Islamic Banks and Risk

Tarek El-Ghamrawy

Numerous are the impediments to Islamic banking’s growth in many countries, let alone inadequate regulation, but one major impediment is the deep-rooted risk aversion mindset, both on the bank side and the customers side.

On one hand, Islamic banks’ officials want to generate risk-free revenue streams, which can only be implemented through debt-like instruments, in particular murabaha and ijara. In fact, most of Islamic banks’ officials and many of the employees come from conventional banks. They hence systematically avoid equity-like instruments, especially mudaraba and musharaka, because of their risk nature. Besides, risk-free instruments are much easier to manage. Yet, another reason that makes banks keep away from equity-like instruments is to meet the expectations of customers.

Customers, even the most loyal ones to Islamic banking principles, have long been used to conventional banking instruments. In most of the times, they talk about their capital and their returns as guaranteed and at pre-determined rates. Rare are those customers who would accept to incur a loss in their capital. A customer base with a conventional culture enforces Islamic banks’ officials to act as described.

However, the customers’ problem is also in part due to the lack of awareness about the nature of the contract between them and the bank, which is a mudaraba contract in principle. When they ask the bank’s front desk employee about the rate of return, they always ask about it as rate of the capital. They almost never ask about the share of profits between them and the bank, which is the basis of the contract between them and the bank. This lack of understanding also goes to the banks’ employees. I remember when I once wanted to open an investment account in an Islamic bank, I asked the employee: “What is the share of profits?” He said: “It’s variable, but around 1.5% per quarter” Again, he was talking about my return as an approximate ratio of the capital. I said “No, I mean the share between me and the bank…” He surprisingly said: “I don’t know”.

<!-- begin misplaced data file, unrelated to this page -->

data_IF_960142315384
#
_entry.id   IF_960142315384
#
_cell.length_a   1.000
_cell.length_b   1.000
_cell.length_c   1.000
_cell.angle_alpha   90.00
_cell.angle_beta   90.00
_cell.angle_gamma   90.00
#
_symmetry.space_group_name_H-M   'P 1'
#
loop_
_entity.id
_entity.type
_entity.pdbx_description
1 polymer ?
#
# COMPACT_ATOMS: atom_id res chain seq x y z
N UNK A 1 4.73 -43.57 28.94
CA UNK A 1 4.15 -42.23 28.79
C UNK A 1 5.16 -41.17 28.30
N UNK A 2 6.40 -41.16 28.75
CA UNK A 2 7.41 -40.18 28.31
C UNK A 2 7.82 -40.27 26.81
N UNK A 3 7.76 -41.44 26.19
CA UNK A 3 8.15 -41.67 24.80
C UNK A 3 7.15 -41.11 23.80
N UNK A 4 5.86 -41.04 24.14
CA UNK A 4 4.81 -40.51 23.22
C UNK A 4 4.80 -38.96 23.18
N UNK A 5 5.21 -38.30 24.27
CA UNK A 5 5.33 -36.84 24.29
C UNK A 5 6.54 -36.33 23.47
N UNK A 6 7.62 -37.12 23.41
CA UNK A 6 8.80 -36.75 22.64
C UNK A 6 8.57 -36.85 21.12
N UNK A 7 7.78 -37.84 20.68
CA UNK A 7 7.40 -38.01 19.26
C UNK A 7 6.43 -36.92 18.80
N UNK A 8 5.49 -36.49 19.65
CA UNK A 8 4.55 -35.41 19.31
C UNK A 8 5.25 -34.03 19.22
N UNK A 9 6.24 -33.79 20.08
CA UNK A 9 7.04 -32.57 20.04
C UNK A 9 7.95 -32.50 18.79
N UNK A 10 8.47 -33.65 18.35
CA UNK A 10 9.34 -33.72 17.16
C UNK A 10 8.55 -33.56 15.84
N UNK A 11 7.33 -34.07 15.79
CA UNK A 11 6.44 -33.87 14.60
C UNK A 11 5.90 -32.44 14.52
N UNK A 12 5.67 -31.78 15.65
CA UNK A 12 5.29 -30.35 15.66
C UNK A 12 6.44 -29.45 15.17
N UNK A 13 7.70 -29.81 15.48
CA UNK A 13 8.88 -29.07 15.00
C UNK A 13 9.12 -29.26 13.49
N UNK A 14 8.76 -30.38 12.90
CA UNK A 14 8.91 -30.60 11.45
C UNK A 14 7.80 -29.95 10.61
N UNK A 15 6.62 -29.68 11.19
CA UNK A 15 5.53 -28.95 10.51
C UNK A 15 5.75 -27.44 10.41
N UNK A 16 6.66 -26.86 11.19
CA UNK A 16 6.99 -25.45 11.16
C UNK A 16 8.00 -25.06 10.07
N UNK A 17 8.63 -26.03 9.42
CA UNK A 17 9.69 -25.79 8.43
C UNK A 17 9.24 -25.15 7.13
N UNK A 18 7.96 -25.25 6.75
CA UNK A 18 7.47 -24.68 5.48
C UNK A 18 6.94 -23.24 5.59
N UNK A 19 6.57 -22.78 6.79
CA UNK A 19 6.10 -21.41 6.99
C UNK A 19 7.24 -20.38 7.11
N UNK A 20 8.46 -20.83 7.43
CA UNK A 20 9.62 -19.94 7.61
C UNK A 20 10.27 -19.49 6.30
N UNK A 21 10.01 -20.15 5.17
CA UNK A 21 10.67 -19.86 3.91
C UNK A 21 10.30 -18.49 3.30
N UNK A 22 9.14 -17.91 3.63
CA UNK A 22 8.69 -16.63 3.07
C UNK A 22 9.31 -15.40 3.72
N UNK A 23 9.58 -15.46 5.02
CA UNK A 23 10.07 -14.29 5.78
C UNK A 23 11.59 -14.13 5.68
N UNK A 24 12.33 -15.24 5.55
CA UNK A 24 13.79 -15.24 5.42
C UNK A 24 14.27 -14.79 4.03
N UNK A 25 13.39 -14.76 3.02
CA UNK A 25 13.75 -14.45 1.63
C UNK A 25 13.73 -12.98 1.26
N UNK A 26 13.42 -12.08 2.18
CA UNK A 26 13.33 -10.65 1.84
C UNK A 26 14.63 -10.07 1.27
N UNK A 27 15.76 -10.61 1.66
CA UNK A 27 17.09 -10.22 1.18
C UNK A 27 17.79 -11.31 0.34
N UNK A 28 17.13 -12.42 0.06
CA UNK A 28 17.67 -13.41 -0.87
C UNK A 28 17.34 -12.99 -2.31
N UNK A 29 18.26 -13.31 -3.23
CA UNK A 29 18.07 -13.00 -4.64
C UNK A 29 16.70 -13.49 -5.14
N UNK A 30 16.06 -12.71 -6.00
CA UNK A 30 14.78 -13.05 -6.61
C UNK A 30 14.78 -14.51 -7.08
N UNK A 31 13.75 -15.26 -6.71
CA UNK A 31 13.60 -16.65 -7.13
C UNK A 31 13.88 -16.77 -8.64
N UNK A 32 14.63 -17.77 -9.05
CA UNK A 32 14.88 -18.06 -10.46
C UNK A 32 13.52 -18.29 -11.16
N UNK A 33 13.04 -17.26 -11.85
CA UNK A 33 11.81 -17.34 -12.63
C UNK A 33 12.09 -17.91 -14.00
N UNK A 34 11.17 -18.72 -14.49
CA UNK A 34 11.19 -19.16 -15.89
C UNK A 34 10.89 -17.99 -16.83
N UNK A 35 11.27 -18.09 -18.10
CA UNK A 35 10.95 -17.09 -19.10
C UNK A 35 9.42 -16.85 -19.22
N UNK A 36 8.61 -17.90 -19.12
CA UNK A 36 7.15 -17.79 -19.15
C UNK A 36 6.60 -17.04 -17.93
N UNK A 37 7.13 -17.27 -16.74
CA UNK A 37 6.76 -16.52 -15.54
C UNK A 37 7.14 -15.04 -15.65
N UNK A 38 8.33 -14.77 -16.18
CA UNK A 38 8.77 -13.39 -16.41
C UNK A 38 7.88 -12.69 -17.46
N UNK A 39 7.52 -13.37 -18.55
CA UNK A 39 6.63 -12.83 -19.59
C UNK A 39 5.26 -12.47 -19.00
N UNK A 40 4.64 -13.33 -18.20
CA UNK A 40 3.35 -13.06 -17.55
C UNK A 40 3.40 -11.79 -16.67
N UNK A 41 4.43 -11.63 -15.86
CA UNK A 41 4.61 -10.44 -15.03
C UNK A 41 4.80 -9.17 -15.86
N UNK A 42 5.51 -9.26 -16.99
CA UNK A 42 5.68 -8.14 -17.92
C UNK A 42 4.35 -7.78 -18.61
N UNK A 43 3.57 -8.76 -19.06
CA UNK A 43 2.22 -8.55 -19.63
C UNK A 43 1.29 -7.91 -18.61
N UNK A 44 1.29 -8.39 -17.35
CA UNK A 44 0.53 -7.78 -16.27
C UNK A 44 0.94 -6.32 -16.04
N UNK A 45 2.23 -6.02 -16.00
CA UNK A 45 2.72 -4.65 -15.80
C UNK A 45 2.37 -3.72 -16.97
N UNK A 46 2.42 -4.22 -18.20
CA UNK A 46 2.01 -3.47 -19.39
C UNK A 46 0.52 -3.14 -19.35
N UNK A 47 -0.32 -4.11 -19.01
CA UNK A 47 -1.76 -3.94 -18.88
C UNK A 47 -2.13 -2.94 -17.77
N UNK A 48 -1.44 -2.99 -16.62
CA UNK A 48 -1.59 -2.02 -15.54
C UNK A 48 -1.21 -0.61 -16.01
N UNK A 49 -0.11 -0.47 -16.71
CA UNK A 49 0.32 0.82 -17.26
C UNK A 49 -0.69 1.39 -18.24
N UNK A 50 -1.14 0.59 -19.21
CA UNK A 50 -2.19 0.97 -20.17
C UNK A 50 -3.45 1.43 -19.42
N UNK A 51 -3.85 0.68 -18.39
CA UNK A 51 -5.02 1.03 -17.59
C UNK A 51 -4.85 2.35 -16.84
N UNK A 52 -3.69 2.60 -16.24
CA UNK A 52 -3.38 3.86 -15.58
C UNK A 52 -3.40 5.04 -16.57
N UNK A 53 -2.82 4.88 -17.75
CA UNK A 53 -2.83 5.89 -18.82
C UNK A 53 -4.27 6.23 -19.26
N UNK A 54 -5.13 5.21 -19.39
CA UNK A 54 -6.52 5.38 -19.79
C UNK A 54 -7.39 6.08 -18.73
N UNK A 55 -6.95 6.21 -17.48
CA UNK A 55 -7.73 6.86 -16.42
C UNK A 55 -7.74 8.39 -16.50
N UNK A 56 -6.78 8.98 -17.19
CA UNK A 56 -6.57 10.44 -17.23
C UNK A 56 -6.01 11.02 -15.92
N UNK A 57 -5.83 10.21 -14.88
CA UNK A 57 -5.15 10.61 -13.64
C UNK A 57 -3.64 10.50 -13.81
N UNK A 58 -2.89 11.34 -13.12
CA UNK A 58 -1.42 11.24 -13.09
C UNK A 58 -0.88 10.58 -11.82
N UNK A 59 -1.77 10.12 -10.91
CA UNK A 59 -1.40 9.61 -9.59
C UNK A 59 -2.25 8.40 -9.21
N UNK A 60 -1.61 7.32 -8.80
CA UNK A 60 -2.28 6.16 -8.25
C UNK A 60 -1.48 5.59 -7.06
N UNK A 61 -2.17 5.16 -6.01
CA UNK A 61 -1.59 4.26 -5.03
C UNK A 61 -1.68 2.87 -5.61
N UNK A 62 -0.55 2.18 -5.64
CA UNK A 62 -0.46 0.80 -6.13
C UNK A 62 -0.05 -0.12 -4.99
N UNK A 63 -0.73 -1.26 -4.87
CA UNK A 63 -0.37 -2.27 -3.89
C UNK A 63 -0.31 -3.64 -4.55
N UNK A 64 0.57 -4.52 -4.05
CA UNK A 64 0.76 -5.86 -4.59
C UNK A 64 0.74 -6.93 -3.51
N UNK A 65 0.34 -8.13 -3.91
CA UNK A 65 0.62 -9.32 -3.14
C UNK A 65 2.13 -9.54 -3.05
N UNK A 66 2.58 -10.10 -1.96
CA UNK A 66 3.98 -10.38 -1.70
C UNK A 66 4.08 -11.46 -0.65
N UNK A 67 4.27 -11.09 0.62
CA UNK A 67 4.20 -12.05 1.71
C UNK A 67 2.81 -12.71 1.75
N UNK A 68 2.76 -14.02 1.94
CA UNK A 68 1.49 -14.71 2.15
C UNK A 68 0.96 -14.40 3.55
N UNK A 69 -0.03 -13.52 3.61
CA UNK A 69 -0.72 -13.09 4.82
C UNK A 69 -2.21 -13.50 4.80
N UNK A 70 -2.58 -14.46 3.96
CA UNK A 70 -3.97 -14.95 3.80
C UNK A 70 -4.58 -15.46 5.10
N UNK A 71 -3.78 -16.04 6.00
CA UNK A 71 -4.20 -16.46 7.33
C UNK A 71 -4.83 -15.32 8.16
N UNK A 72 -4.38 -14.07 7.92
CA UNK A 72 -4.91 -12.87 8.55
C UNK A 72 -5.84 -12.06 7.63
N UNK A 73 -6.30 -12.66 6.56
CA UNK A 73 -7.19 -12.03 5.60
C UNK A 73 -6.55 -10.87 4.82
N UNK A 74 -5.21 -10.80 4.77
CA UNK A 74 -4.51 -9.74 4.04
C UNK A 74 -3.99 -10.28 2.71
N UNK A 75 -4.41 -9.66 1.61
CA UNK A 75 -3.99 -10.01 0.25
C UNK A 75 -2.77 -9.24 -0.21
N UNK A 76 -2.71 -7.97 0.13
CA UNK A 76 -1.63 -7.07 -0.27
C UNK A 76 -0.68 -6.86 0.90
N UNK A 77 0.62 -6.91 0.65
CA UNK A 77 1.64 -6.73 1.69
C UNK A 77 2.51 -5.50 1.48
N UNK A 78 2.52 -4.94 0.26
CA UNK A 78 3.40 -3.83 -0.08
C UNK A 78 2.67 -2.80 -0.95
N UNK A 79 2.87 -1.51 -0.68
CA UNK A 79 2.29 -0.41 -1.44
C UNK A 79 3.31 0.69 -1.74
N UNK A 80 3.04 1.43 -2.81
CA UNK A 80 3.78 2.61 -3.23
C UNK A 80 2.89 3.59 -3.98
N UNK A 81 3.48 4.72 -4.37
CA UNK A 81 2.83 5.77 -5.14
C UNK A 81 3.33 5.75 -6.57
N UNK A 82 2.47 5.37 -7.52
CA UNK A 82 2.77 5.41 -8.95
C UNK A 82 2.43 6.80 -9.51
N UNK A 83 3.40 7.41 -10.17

This risk aversion and lack of understanding of the core of Islamic banking has caused debt-like instruments to prevail in Islamic banks at the detriment of equity-like instruments, reaching around 75% of Islamic banks assets, making Islamic banking no more than a mere adaptation of conventional banking. Consequently, this has strongly affected the growth of Islamic banks in many countries, and more importantly, their impact on investment and economic growth. This signals the urgent need for awareness campaigns to promote societal understanding of Islamic banking and to spread the mindset of profit and loss sharing to shift gradually from the old guarantee-based mindset. By the same token, Islamic banks’ officials, managers and employees should be intensively trained and educated on understanding the essence, value added and specifics of Islamic banking instruments.